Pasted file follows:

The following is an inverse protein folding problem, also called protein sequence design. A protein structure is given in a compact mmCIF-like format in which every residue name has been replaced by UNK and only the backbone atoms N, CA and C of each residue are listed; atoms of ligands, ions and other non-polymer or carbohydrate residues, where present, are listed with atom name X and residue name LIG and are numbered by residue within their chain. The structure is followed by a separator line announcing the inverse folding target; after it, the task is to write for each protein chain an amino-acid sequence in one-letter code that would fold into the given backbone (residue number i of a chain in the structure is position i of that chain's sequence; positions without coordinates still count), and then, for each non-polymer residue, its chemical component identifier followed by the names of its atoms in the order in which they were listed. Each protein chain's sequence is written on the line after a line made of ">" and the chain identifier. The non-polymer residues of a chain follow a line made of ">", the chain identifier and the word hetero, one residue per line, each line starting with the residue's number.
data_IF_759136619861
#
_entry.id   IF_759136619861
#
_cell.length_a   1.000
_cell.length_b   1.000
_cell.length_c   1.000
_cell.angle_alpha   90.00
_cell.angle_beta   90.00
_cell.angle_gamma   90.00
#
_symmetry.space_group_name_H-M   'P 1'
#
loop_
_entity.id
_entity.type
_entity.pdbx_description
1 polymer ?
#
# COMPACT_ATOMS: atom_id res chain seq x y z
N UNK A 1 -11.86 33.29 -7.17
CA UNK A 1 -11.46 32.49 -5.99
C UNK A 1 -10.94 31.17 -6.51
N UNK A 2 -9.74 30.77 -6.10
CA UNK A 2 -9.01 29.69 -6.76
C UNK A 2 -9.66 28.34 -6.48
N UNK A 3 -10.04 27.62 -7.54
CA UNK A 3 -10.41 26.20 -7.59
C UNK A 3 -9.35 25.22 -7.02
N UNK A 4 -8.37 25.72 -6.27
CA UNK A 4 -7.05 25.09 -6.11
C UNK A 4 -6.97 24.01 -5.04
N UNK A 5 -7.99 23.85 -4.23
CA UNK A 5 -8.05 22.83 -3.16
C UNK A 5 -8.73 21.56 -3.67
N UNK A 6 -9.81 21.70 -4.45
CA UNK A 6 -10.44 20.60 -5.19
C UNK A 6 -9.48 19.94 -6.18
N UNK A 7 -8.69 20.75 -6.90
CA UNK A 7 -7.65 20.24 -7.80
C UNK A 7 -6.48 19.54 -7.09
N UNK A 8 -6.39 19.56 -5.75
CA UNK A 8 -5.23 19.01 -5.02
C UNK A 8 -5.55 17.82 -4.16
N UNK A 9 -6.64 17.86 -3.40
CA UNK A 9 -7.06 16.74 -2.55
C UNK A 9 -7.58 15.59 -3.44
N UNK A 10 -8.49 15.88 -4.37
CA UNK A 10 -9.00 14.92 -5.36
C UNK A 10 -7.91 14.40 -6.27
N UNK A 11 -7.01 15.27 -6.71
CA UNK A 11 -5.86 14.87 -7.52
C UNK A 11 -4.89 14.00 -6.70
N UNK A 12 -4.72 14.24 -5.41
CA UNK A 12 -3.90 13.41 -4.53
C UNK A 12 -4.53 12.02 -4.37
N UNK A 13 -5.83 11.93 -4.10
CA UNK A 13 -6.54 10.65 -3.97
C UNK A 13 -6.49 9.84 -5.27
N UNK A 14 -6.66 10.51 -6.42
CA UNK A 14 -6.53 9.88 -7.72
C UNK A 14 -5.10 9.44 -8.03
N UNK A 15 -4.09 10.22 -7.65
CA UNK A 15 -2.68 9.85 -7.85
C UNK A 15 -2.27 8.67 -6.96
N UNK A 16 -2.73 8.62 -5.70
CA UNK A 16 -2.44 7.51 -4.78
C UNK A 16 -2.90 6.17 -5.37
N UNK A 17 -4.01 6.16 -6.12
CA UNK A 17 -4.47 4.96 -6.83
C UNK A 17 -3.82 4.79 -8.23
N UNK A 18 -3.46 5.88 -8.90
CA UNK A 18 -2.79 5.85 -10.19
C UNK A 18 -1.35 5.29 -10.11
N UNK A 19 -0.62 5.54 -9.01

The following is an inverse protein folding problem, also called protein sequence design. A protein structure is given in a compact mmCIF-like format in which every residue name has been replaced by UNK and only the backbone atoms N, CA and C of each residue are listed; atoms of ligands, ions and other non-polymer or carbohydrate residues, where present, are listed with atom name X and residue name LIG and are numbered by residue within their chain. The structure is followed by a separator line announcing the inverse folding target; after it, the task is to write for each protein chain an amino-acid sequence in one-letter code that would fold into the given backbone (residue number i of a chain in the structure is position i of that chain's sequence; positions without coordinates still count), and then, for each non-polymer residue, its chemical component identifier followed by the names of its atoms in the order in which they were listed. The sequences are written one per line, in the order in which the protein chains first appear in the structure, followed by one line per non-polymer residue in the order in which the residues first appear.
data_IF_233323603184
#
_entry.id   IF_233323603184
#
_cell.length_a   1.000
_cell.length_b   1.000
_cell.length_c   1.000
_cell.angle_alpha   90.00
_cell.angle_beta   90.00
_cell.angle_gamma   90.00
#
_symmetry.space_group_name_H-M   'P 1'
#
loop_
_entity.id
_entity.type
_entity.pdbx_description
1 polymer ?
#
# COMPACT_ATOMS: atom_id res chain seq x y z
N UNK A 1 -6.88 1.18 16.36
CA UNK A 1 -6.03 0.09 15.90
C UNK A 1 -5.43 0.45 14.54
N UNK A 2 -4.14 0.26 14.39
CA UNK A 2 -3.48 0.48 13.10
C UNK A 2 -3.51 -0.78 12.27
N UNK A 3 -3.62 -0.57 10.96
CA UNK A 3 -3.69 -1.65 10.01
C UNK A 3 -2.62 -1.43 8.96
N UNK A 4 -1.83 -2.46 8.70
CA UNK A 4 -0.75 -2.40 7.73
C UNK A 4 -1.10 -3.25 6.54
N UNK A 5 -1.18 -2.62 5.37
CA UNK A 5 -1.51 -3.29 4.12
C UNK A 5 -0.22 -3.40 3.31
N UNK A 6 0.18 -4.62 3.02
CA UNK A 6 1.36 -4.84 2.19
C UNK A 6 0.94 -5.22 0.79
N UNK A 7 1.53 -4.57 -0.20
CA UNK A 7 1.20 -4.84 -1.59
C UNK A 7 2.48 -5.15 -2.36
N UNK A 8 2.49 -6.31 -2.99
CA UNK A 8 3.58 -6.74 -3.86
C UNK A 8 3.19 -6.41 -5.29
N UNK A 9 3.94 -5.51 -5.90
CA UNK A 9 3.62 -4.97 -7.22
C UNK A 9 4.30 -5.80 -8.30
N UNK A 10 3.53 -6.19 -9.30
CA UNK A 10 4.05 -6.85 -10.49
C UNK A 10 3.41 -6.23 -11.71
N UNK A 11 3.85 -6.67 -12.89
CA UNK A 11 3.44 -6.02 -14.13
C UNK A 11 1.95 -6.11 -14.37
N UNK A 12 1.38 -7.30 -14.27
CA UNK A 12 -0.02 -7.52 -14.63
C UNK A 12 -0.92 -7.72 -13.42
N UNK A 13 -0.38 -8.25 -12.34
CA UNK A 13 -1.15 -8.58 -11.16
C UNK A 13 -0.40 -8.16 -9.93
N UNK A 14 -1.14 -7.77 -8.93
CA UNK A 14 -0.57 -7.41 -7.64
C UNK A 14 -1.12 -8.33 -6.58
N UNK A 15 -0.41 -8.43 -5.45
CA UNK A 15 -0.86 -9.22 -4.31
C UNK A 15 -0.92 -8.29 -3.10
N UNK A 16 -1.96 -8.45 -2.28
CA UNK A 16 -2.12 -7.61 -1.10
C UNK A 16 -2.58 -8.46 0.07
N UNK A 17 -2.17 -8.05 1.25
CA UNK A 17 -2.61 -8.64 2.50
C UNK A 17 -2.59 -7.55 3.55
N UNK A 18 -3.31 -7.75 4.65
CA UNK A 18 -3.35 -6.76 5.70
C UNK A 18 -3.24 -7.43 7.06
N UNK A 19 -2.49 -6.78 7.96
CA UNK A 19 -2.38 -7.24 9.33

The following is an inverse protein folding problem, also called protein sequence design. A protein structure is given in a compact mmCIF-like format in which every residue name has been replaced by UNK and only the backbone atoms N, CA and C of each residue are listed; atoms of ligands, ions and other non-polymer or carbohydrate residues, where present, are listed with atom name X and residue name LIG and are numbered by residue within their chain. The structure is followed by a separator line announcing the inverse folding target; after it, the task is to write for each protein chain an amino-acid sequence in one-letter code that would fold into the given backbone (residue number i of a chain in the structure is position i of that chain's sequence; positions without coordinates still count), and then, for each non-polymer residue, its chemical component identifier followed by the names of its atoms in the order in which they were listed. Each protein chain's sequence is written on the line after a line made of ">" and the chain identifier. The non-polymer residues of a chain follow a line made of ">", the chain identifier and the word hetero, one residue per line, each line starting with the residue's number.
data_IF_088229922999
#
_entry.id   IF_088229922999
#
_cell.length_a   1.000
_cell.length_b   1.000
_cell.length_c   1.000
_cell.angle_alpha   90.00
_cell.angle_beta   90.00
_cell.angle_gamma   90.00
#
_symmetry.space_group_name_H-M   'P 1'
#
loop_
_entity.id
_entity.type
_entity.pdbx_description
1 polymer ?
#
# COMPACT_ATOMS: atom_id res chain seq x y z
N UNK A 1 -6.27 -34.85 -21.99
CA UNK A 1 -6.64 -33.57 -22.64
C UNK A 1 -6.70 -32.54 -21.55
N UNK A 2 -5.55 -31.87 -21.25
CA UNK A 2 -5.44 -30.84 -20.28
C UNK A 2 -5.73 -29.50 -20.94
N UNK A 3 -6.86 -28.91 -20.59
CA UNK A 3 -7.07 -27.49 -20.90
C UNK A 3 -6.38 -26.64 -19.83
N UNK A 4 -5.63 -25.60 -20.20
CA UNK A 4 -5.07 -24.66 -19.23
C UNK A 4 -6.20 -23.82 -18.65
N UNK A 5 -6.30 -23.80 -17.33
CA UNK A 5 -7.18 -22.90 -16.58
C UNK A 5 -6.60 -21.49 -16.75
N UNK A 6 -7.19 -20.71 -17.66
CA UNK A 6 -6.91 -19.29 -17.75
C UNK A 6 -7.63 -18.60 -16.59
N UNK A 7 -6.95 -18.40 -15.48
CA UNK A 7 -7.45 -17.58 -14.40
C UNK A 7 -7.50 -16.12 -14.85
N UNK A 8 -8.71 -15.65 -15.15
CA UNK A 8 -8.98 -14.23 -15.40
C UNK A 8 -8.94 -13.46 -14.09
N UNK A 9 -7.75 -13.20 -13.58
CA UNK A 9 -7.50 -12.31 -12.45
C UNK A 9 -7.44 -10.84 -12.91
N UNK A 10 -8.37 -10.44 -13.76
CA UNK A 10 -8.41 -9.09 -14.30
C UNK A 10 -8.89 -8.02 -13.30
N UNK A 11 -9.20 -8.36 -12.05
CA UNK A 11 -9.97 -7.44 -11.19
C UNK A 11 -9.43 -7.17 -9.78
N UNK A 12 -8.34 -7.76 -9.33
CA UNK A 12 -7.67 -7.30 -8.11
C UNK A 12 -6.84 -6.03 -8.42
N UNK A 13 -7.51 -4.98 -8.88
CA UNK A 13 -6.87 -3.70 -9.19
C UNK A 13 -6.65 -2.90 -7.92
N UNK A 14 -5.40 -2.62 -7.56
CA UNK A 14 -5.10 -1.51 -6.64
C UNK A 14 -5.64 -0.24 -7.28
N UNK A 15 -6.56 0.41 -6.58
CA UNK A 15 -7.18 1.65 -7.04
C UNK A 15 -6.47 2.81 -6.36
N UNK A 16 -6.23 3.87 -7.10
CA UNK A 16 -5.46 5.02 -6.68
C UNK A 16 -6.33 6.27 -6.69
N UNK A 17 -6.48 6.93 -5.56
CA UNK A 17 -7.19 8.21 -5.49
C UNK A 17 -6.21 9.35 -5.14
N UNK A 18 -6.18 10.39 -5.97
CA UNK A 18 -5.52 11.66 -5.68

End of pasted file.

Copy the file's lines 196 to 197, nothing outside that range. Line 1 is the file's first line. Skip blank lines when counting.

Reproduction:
N UNK A 8 -8.71 -15.65 -15.15
CA UNK A 8 -8.98 -14.23 -15.40